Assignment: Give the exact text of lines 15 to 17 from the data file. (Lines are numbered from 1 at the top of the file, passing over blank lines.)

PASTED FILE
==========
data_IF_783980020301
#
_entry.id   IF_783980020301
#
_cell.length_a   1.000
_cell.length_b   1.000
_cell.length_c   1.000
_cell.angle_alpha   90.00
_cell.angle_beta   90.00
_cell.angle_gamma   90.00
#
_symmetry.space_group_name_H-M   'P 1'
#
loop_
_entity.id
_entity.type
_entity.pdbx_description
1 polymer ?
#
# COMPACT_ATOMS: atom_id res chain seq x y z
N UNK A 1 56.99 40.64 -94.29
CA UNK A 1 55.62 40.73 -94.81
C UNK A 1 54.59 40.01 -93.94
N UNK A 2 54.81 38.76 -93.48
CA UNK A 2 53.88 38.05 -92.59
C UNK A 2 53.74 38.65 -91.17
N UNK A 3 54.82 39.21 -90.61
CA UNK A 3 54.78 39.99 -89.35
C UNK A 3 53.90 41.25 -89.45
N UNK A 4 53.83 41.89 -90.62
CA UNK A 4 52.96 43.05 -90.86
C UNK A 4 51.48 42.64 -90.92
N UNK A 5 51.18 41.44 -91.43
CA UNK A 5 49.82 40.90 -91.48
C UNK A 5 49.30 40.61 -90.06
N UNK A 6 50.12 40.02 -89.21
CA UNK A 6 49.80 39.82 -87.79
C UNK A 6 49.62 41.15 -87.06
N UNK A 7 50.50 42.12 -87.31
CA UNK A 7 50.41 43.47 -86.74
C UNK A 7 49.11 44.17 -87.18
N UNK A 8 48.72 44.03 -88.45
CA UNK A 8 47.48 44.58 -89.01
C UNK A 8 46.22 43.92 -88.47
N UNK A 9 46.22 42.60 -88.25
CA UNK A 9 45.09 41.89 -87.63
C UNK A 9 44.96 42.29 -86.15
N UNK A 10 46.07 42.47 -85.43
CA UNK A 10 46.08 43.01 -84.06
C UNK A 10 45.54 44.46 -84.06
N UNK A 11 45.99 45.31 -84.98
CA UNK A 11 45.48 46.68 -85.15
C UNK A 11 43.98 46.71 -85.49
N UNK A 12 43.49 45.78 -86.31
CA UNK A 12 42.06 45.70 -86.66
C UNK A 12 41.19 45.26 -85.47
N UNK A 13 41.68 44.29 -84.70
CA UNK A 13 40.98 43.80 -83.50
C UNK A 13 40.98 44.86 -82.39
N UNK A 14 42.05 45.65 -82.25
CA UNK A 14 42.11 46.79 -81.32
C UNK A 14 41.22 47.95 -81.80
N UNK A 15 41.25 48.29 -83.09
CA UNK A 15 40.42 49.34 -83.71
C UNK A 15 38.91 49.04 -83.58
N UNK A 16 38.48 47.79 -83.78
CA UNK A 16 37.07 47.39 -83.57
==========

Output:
_entity.id
_entity.type
_entity.pdbx_description